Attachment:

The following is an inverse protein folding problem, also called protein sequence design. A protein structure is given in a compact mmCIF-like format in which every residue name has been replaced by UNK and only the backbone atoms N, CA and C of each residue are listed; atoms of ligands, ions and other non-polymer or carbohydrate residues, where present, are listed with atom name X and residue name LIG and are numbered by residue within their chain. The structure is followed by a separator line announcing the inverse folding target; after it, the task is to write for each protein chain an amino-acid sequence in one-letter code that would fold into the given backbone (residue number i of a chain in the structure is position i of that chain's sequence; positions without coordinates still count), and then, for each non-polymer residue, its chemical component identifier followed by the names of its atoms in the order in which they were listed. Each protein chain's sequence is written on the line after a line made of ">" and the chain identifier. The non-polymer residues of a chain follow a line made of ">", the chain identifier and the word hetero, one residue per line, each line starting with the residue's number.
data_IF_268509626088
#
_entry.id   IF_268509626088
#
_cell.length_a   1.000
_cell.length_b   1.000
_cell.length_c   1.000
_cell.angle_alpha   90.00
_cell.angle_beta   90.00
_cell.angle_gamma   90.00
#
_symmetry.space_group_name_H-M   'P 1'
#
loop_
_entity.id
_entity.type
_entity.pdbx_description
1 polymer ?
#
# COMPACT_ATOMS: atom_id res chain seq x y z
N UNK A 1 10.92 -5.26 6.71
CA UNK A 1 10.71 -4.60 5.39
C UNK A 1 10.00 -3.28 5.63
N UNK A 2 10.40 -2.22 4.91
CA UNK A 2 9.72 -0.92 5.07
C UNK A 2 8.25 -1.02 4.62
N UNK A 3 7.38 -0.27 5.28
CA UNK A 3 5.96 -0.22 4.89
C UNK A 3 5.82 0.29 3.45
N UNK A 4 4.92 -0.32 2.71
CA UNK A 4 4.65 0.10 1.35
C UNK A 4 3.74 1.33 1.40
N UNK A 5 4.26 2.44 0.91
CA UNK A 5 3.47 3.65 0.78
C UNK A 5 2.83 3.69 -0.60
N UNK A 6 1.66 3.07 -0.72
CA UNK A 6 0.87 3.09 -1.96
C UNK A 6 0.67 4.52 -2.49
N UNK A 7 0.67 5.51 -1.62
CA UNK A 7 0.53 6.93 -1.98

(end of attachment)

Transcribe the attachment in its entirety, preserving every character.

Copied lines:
The following is an inverse protein folding problem, also called protein sequence design. A protein structure is given in a compact mmCIF-like format in which every residue name has been replaced by UNK and only the backbone atoms N, CA and C of each residue are listed; atoms of ligands, ions and other non-polymer or carbohydrate residues, where present, are listed with atom name X and residue name LIG and are numbered by residue within their chain. The structure is followed by a separator line announcing the inverse folding target; after it, the task is to write for each protein chain an amino-acid sequence in one-letter code that would fold into the given backbone (residue number i of a chain in the structure is position i of that chain's sequence; positions without coordinates still count), and then, for each non-polymer residue, its chemical component identifier followed by the names of its atoms in the order in which they were listed. Each protein chain's sequence is written on the line after a line made of ">" and the chain identifier. The non-polymer residues of a chain follow a line made of ">", the chain identifier and the word hetero, one residue per line, each line starting with the residue's number.
data_IF_268509626088
#
_entry.id   IF_268509626088
#
_cell.length_a   1.000
_cell.length_b   1.000
_cell.length_c   1.000
_cell.angle_alpha   90.00
_cell.angle_beta   90.00
_cell.angle_gamma   90.00
#
_symmetry.space_group_name_H-M   'P 1'
#
loop_
_entity.id
_entity.type
_entity.pdbx_description
1 polymer ?
#
# COMPACT_ATOMS: atom_id res chain seq x y z
N UNK A 1 10.92 -5.26 6.71
CA UNK A 1 10.71 -4.60 5.39
C UNK A 1 10.00 -3.28 5.63
N UNK A 2 10.40 -2.22 4.91
CA UNK A 2 9.72 -0.92 5.07
C UNK A 2 8.25 -1.02 4.62
N UNK A 3 7.38 -0.27 5.28
CA UNK A 3 5.96 -0.22 4.89
C UNK A 3 5.82 0.29 3.45
N UNK A 4 4.92 -0.32 2.71
CA UNK A 4 4.65 0.10 1.35
C UNK A 4 3.74 1.33 1.40
N UNK A 5 4.26 2.44 0.91
CA UNK A 5 3.47 3.65 0.78
C UNK A 5 2.83 3.69 -0.60
N UNK A 6 1.66 3.07 -0.72
CA UNK A 6 0.87 3.09 -1.96
C UNK A 6 0.67 4.52 -2.49
N UNK A 7 0.67 5.51 -1.62
CA UNK A 7 0.53 6.93 -1.98